TALLAHASSEE — In less than an hour, the Senate Regulated Industries Committee on Wednesday authorized an expansion of gambling in Florida, that would give the Seminoles full-scale casinos with roulette wheels and craps tables while offering lighter-fare games to horse and dog tracks around the state.
"Don't kid yourself. We are a gaming state, so why wouldn't we want to be the cream of the crop rather than losing citizens going somewhere else?" said Sen. Dennis Jones, the sponsor of the two bills and chairman of the committee.
The state would reap $1 billion a year in new revenue.
Committee members did not debate before unanimously approving the proposal to give the state's 25 parimutuel facilities new gaming options. On the plan to give the Seminole Tribe full-fledged casinos, only West Palm Beach Democrat Dave Aronberg voted no.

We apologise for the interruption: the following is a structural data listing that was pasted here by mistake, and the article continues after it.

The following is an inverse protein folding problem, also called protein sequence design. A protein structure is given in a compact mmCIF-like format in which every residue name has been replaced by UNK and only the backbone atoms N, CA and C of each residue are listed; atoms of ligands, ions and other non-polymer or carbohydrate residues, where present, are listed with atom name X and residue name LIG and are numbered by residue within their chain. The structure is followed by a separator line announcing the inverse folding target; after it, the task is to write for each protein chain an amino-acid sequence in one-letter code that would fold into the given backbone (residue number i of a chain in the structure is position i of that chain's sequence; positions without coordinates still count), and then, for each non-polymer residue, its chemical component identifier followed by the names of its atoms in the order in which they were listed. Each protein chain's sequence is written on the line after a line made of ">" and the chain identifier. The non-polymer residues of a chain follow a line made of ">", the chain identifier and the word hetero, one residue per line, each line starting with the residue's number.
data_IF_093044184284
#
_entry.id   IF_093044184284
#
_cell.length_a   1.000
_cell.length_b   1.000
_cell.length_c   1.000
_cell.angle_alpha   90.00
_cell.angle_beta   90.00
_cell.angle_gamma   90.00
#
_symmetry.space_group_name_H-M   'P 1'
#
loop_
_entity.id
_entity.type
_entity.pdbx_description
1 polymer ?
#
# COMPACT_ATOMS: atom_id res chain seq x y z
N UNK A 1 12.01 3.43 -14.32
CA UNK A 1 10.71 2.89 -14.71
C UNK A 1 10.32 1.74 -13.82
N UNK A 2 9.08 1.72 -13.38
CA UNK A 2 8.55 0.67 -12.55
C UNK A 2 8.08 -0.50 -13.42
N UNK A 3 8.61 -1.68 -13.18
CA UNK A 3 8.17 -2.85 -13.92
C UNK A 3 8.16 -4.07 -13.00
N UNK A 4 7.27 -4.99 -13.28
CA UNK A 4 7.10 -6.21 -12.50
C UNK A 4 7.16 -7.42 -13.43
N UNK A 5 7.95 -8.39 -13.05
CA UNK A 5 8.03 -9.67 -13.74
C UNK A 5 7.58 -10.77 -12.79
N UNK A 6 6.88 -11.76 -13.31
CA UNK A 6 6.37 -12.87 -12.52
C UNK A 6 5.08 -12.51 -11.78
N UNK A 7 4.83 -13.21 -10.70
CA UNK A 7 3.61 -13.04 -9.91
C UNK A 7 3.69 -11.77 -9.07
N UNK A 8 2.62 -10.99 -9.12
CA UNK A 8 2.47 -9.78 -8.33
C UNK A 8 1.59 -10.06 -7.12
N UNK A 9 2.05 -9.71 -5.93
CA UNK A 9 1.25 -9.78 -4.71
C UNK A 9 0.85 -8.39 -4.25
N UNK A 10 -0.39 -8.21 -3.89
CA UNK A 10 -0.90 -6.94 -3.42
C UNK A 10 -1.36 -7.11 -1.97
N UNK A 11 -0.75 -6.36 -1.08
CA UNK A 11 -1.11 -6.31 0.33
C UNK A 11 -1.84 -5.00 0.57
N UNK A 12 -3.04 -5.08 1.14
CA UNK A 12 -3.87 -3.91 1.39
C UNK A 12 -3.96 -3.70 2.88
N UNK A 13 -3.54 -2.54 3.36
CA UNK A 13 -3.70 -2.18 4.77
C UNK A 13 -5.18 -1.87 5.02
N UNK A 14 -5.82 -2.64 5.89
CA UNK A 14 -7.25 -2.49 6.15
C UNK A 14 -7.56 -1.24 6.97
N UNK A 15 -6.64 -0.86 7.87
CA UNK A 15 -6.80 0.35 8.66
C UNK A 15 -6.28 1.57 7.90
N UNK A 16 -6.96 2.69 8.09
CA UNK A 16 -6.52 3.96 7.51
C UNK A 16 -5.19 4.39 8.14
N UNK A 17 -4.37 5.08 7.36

The two proposals, which are designed to move through the process in tandem, were so loaded with changes long-sought by the state's gambling industry that one lobbyist called it a Christmas tree bill.
Included is a plan to lower the legal gambling age from 21 to 18, give parimutuels outside of Miami-Dade and Broward counties the option to run electronic slot machines that pit players against each other and allow parimutuels to offer historic racing games in which people bet on the outcomes of past, unidentified horse races.
Two Tampa Bay are parimutuels — Derby Lane in St. Petersburg and Tampa Bay Downs in Oldsmar — could offer the electronic bingo and "instant racing" games if the bills become law.
The new games would help Derby Lanes compete against the Tampa Seminole Hard Rock Casino, said spokeswoman Vera Filipelli. "Being able to introduce those would be a big step," she said.
The Senate bill also reduces the tax rate on slot machine gaming from 50 percent to 35 percent and provides that the payout is no less than 85 percent at all facilities.
The state will get "$1 billion in recurring new general revenue, not just this year but every year," Jones said.
The Senate bill has already won the support of Crist, who said Tuesday that he was "open to any idea that will help us get the compact. … We need the money."
Times staff writer Steve Huettel contributed to this report. Mary Ellen Klas can be reached at meklas@MiamiHerald.com.